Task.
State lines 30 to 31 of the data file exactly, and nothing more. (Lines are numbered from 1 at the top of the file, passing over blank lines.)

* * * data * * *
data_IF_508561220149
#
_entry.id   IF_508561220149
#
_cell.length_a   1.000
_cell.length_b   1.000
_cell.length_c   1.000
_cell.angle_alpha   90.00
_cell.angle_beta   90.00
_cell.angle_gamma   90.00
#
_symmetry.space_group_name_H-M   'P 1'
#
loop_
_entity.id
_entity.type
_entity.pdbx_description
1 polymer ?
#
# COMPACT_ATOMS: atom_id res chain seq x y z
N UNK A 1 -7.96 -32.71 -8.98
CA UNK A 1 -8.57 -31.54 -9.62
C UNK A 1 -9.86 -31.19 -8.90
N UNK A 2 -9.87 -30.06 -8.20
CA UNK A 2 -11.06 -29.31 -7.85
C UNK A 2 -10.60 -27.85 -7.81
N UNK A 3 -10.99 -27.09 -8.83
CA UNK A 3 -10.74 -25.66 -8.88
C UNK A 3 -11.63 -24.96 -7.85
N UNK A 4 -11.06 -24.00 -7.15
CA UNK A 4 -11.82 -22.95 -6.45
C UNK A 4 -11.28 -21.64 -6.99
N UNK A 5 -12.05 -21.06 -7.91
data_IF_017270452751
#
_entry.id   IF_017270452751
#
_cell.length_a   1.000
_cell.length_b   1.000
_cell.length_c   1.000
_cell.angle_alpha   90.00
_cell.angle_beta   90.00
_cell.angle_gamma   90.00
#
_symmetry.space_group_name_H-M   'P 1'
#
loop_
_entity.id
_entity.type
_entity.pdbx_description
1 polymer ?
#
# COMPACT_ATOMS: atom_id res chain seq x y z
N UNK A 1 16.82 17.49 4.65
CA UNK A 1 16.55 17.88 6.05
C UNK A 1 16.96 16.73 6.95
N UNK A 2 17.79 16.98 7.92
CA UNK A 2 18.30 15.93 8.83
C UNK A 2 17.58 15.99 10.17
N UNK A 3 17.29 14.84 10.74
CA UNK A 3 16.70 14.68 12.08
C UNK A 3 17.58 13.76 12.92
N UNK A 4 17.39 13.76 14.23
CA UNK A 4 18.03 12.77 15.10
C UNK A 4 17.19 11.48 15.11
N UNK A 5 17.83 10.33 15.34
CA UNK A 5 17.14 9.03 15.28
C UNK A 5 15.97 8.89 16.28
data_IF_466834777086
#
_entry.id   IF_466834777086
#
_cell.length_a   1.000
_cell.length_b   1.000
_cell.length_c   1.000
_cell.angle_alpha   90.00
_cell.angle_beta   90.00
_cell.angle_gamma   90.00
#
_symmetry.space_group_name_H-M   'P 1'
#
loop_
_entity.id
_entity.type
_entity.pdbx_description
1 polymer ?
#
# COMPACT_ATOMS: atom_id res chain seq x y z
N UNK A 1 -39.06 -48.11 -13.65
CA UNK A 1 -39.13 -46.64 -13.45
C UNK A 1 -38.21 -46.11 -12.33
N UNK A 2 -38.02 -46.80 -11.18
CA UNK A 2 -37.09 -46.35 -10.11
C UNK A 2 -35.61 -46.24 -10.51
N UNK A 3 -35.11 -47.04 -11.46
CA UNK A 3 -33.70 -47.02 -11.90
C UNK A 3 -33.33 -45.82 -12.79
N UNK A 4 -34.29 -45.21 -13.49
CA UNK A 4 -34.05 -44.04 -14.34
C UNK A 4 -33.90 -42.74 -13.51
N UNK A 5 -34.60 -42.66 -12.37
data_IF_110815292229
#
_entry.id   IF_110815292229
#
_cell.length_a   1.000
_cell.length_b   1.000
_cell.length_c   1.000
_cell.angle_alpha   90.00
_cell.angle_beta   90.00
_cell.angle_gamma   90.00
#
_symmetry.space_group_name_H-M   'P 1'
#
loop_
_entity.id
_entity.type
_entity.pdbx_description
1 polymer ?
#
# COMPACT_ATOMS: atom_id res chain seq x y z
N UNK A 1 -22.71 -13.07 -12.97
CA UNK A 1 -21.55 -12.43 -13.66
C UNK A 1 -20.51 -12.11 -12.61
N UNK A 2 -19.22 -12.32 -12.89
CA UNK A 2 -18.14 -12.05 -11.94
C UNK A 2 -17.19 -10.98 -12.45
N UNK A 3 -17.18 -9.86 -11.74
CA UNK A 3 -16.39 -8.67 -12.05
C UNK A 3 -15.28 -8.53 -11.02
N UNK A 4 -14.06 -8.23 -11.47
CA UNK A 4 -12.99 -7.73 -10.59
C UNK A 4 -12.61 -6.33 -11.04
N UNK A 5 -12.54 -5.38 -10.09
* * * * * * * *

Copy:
N UNK A 4 -11.06 -24.00 -7.15
CA UNK A 4 -11.82 -22.95 -6.45